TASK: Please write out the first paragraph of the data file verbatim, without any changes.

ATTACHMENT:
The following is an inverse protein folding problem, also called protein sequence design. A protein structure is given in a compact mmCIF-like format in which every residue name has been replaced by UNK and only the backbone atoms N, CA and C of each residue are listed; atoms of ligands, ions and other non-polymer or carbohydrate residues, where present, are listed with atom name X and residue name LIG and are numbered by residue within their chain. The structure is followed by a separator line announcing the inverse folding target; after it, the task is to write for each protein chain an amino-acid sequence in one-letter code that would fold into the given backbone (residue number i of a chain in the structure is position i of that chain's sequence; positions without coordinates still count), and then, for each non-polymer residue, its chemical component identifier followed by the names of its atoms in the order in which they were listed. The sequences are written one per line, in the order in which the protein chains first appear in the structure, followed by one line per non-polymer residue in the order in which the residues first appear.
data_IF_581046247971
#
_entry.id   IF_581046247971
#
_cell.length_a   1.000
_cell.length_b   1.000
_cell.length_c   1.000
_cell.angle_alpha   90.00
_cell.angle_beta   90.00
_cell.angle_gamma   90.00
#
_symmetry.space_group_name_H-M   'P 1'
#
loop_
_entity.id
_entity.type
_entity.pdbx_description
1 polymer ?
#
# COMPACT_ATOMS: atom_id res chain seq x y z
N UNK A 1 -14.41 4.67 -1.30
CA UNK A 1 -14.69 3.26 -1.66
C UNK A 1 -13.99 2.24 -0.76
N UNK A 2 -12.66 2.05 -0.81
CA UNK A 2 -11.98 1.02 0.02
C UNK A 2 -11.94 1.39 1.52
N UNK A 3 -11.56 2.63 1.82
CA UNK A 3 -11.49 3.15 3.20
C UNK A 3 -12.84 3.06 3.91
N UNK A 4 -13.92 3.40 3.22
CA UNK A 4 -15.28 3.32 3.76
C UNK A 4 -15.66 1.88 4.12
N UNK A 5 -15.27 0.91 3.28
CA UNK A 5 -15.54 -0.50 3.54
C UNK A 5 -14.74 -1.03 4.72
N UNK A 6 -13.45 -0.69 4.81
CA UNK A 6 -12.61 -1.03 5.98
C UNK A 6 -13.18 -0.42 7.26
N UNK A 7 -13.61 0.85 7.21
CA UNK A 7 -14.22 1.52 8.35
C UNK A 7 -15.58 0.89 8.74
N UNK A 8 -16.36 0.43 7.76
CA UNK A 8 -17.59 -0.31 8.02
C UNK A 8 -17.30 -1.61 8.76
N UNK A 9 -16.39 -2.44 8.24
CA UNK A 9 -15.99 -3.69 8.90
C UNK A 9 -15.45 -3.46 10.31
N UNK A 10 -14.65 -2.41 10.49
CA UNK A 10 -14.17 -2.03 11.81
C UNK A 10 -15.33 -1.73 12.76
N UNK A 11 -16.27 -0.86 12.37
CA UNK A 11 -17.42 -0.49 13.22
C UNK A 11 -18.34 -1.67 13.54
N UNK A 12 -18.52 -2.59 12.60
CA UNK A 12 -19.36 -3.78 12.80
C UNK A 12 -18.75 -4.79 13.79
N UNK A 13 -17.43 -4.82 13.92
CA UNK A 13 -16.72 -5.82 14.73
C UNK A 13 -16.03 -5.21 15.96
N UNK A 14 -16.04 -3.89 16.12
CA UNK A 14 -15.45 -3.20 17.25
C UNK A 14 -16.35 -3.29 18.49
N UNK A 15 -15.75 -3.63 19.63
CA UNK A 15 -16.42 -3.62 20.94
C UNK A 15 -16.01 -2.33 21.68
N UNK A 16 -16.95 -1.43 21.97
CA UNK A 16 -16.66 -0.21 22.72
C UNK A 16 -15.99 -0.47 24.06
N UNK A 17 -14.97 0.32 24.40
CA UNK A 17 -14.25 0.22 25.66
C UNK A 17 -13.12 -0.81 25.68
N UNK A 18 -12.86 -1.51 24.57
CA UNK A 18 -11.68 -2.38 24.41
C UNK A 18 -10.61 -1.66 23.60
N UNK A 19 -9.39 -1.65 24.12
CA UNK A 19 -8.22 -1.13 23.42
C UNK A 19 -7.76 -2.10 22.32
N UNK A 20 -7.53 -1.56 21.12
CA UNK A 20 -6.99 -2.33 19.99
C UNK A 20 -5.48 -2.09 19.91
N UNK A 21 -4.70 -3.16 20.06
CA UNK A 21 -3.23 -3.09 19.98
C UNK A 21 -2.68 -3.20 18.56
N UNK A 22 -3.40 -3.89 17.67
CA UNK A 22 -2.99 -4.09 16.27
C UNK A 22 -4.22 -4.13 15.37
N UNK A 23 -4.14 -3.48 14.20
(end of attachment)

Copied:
The following is an inverse protein folding problem, also called protein sequence design. A protein structure is given in a compact mmCIF-like format in which every residue name has been replaced by UNK and only the backbone atoms N, CA and C of each residue are listed; atoms of ligands, ions and other non-polymer or carbohydrate residues, where present, are listed with atom name X and residue name LIG and are numbered by residue within their chain. The structure is followed by a separator line announcing the inverse folding target; after it, the task is to write for each protein chain an amino-acid sequence in one-letter code that would fold into the given backbone (residue number i of a chain in the structure is position i of that chain's sequence; positions without coordinates still count), and then, for each non-polymer residue, its chemical component identifier followed by the names of its atoms in the order in which they were listed. The sequences are written one per line, in the order in which the protein chains first appear in the structure, followed by one line per non-polymer residue in the order in which the residues first appear.